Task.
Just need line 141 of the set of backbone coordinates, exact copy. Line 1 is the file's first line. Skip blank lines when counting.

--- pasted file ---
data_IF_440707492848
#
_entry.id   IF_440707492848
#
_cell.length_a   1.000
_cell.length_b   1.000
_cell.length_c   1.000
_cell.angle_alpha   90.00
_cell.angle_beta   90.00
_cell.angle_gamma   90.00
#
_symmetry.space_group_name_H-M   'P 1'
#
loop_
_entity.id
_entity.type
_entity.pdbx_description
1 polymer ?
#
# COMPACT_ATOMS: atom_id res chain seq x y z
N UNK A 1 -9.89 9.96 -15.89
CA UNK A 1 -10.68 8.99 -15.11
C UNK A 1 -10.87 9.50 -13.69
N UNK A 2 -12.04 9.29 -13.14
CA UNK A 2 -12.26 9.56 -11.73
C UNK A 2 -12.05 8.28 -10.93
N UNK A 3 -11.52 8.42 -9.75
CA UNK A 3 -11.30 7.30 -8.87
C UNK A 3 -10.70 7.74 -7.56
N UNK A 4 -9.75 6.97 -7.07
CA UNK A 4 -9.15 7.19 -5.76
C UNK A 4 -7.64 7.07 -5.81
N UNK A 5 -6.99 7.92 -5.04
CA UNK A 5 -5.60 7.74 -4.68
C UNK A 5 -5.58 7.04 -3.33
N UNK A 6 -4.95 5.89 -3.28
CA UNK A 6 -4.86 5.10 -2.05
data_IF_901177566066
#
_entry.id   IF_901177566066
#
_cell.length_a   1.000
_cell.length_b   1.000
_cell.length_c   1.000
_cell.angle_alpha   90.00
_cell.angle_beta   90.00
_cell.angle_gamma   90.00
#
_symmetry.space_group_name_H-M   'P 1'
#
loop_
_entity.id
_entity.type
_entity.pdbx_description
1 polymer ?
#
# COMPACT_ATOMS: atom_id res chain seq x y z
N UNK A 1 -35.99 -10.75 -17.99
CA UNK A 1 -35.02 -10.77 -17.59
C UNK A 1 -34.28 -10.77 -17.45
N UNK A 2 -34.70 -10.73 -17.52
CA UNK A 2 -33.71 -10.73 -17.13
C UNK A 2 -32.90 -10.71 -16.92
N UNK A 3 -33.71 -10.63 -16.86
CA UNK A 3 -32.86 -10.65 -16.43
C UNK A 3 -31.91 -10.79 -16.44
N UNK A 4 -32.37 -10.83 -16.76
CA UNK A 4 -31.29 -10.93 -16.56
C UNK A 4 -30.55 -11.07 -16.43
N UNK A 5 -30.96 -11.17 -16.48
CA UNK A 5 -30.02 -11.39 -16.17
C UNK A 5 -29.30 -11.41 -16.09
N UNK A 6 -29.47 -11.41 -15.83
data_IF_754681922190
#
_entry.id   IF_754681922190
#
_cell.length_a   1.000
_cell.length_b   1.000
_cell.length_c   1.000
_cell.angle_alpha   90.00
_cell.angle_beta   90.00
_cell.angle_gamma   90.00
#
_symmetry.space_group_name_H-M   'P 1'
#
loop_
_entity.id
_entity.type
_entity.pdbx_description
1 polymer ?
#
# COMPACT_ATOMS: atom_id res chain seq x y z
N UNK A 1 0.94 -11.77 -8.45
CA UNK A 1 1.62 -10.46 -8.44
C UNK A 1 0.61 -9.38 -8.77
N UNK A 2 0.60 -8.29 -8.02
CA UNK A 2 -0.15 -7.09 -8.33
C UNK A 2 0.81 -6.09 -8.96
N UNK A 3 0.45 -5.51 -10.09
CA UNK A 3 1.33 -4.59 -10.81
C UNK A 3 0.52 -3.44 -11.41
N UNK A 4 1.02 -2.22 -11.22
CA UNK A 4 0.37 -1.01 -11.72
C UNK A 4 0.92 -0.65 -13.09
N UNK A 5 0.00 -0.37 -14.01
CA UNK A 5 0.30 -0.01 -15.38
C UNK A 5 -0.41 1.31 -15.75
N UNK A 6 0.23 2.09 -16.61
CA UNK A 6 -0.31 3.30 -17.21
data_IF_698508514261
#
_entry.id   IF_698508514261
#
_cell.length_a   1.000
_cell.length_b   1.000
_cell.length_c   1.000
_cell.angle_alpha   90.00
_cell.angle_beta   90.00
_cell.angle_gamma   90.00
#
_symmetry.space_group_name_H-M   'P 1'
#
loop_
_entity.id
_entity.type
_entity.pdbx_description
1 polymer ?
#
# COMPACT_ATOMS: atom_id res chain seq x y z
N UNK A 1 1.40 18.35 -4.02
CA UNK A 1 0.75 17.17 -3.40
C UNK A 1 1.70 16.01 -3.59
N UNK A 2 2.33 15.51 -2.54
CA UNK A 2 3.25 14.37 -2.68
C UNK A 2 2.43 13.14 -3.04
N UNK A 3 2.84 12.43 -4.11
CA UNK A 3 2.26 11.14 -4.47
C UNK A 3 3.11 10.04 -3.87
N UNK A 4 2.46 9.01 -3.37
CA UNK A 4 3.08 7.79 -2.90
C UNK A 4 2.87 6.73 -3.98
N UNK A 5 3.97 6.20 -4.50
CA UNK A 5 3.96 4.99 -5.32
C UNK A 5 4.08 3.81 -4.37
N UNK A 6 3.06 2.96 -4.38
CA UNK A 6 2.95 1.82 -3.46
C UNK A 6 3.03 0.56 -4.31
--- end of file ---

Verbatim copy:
CA UNK A 4 3.08 7.79 -2.90